Finally — a Breakthrough
On the long weekend in March 2015 a three-person dive team (Liz, Steve and Ken) and a five-person dry-support team assembled for a major downstream push. Day one’s work was to position lots of equipment in the streamway (along with exploring farther upstream). On the next day, a sixteen hour effort by the divers was rewarded by shaking off the jinx and finally passing Sump D7.
Steve, loaded with four large side-mount tanks and all the other usual appendages, laid an extra 110 metres of line to complete the 366 metre sump. He emerged into a small tunnel that soon led down a waterfall and into a large Hall, eight metres wide and twenty metres high. His exultation was not dimmed when he came, after 155m, to the next sump. It’s just the way it goes …
D8 now beckons.
The Upstream Direction
Jim Arundale had passed through one short sump going upstream, and partially penetrated U2, even before D1 had been passed. Agnes had also explored against the flow, passing the 50 m long U2 and reaching the outflow of U3. During the Master Cave Extension Project, this direction in the streamway has understandably been given lower priority, but it was not forgotten.
Steve Fordyce picked up this challenge on the weekend of the flood by surveying all the way from Uncles Aven to the end of Agnes’ line. Ken Murrey was also interested, and in October 2013 he swam through, and surveyed, Sump U3, emerging into an airspace now known as Ken’s Room. Having overstayed his expected return time, he had to turn around while still walking up open cave passage.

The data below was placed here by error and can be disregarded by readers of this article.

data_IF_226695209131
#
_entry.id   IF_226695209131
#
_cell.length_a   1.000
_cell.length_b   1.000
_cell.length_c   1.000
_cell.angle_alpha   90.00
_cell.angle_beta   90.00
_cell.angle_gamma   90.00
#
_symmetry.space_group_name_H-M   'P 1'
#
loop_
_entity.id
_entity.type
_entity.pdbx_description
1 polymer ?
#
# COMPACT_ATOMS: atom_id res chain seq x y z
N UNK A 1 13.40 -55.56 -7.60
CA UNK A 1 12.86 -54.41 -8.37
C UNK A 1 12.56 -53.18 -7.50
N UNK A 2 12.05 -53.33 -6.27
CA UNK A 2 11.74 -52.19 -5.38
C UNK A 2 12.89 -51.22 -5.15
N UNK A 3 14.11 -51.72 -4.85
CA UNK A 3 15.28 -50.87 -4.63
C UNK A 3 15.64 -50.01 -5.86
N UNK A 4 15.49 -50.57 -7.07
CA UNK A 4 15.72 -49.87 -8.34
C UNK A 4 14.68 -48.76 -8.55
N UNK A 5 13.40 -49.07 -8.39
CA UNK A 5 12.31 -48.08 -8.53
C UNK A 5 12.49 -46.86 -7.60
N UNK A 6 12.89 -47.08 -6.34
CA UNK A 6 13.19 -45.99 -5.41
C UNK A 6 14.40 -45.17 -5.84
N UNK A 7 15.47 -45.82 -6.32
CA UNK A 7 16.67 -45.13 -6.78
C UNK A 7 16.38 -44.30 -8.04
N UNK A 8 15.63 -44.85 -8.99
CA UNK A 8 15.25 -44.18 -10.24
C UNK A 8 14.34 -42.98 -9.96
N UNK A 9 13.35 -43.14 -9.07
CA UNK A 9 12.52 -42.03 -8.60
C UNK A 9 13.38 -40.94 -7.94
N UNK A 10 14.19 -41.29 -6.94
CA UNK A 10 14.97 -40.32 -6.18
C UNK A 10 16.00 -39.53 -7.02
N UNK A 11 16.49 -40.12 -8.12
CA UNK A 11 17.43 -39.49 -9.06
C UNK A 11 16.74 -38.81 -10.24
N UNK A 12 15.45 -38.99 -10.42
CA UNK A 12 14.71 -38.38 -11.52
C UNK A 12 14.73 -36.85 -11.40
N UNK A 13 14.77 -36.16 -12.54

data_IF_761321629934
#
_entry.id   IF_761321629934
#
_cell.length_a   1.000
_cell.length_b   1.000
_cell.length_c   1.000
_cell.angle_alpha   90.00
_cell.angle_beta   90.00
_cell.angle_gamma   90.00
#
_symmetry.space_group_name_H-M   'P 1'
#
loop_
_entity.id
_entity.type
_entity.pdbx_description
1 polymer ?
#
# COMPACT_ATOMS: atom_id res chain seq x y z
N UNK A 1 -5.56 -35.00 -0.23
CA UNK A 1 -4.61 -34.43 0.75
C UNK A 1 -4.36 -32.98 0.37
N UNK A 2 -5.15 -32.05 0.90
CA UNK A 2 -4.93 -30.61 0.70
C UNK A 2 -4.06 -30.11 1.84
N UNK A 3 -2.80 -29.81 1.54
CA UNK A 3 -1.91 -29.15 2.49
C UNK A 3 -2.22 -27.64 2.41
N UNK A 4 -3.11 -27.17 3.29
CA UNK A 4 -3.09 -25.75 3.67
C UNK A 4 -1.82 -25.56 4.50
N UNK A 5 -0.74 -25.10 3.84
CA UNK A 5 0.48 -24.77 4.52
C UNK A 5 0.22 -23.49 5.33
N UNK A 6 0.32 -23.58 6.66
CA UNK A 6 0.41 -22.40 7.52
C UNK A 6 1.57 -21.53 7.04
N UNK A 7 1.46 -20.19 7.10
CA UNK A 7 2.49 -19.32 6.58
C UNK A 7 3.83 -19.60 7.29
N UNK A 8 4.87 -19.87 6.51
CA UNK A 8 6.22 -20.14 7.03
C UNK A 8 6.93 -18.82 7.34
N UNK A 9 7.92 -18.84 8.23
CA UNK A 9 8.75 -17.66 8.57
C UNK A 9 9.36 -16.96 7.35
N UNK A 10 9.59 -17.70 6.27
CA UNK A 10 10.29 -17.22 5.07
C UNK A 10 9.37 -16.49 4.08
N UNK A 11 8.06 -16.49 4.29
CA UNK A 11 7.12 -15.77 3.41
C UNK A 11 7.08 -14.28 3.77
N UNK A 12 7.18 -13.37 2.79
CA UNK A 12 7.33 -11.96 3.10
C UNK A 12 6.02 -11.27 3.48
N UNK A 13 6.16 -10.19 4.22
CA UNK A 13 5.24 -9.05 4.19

Another seventeen months passed before the peace beyond Sump U3 was again disturbed. Ken and Steve went through to continue exploration, and found themselves, after only a few more metres of passage, at the bottom of a large aven with falling water.
Where this may lead is a mystery, since there are no surface features nearby. Ascending the aven will not be easy, and it must wait, but we’re sure there is more to find up there.
The team, frustrated by the long period of only minor progress but now re-energised, recognises that the cave is becoming more difficult.
The problem is that the exploration front is at the far end of a supply chain that is long and getting longer with the logistics therefore becoming progressively more challenging.
As examples of this, I can mention that there have been durations of more than eighteen hours for the divers, and one trip took in and brought out eighteen packs.
To set against that problem, the core participants are now well-practised, the route down to the water and through the Master Cave to the longer sumps has become quite familiar, pack handling through Baby Berger’s Balcony Tube has become streamlined, and the use of some new diving technology is on our horizon.
It is also worth noting that the altitude difference between the current limit and the resurgence, as well as tell-tale surface features, inspires confidence that more airspace cave exists in the 600 m gap to Dalley Cave, so some of that route might be walking, not swimming. Stay tuned.
- Brown, Laurie et al (VLCT) 2007 The Elk River Cave MX444. Outkarsts Special Edition Number 1, Jan 2007, The Elk River Cave
- Van Dyk, Kym 2007 Elk River Cave Discovered. Caves Australia 172: 7-9
- Freeman, Peter 2008 Three Visits to Elk River. Nargun 41: 1
- Freeman, Peter, and Arundale, James 2009 Elk River Cave Extended by Diving. Caves Australia 180: 6-11